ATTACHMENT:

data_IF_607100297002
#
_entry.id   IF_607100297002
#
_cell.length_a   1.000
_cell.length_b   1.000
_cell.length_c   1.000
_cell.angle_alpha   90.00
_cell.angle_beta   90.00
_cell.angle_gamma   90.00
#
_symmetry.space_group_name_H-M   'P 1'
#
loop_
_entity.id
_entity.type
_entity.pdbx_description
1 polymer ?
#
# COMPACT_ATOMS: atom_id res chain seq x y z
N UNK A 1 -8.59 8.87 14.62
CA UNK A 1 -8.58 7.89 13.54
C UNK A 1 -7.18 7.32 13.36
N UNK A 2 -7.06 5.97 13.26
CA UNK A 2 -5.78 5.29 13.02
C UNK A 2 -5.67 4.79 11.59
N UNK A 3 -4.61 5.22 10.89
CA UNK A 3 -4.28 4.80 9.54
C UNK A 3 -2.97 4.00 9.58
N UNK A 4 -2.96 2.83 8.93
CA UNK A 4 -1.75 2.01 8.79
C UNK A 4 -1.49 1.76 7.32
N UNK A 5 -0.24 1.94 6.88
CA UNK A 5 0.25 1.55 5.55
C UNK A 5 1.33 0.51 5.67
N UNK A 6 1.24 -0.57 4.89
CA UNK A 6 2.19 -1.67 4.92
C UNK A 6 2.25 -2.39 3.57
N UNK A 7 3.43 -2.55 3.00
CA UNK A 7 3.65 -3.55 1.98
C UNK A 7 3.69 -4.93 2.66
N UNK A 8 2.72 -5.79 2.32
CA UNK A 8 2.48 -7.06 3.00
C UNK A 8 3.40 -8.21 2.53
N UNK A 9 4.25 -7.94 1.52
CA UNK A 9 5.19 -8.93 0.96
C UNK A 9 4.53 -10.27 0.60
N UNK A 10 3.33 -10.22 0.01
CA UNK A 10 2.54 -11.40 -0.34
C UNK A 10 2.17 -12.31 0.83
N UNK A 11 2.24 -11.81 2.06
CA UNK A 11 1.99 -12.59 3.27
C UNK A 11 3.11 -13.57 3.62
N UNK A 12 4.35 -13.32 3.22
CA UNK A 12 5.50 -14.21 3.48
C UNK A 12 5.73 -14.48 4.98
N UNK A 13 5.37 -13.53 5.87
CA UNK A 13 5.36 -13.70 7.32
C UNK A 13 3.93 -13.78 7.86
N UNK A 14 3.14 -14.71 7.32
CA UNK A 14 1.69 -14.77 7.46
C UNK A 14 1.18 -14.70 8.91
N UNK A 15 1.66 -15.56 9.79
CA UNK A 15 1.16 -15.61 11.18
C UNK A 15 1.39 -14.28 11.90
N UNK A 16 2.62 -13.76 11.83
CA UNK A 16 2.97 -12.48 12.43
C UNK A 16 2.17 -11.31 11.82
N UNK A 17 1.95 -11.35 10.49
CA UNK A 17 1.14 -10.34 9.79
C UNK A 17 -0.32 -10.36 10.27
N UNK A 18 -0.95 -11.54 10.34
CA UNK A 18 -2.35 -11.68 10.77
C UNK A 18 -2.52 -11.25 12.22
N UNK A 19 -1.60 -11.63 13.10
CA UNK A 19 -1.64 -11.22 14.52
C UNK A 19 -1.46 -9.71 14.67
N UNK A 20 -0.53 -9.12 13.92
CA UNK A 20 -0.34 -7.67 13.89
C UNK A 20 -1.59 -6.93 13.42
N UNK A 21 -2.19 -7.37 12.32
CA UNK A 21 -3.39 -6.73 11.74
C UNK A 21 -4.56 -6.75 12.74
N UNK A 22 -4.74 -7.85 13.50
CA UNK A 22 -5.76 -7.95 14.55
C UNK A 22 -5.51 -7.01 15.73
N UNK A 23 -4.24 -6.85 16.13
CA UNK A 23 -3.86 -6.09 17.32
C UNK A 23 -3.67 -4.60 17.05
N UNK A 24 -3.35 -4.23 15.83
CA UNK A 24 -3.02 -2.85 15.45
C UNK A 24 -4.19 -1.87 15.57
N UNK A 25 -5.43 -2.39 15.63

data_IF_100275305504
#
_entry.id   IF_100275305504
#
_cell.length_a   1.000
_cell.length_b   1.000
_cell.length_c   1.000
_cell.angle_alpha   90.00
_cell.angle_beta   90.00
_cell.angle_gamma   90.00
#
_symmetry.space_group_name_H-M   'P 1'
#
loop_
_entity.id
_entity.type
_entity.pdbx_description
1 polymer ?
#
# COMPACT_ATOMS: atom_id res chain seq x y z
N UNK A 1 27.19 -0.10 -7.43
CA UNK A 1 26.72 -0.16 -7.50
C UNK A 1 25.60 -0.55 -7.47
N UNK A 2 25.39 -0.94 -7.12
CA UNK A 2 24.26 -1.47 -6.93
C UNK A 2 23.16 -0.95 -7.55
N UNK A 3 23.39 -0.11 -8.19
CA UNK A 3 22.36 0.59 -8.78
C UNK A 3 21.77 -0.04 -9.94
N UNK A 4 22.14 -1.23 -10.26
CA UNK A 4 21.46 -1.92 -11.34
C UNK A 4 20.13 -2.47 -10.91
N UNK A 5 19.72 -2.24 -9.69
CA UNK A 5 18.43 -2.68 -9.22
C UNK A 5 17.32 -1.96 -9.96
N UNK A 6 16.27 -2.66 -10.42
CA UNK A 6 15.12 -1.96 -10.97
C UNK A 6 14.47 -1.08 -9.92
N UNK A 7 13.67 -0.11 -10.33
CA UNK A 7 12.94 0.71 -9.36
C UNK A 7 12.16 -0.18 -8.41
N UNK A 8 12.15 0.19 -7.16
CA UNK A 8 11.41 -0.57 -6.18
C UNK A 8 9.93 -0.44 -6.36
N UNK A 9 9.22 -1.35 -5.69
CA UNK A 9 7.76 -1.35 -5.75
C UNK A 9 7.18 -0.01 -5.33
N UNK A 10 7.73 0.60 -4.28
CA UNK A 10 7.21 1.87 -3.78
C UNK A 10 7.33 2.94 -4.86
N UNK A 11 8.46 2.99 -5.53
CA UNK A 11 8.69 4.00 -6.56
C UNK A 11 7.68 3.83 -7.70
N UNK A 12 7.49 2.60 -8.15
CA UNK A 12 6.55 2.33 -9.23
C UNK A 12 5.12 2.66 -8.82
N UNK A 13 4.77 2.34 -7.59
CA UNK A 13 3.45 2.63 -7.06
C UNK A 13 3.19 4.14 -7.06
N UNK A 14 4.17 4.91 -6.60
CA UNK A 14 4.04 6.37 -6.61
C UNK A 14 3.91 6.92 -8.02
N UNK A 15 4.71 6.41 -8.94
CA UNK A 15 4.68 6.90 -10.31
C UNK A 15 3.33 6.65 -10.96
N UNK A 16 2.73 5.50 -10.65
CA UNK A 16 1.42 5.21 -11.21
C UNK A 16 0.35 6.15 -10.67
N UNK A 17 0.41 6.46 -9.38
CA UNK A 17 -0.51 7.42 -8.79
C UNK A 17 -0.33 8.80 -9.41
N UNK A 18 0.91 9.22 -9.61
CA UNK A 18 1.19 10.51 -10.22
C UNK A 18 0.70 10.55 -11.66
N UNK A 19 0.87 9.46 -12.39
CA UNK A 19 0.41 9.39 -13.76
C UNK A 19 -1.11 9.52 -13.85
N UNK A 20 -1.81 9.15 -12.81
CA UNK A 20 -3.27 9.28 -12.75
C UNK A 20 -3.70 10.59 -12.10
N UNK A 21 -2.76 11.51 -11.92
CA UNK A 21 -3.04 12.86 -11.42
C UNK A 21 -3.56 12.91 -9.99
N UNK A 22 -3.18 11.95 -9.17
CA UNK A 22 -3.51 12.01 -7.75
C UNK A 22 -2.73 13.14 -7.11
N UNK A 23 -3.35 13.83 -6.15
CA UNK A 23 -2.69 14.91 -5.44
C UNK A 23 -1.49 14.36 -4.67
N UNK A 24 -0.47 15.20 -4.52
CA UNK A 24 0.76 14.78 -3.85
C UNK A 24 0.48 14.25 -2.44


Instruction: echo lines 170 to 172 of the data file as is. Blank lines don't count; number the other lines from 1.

C UNK A 19 -1.11 9.52 -13.85
N UNK A 20 -1.81 9.15 -12.81
CA UNK A 20 -3.27 9.28 -12.75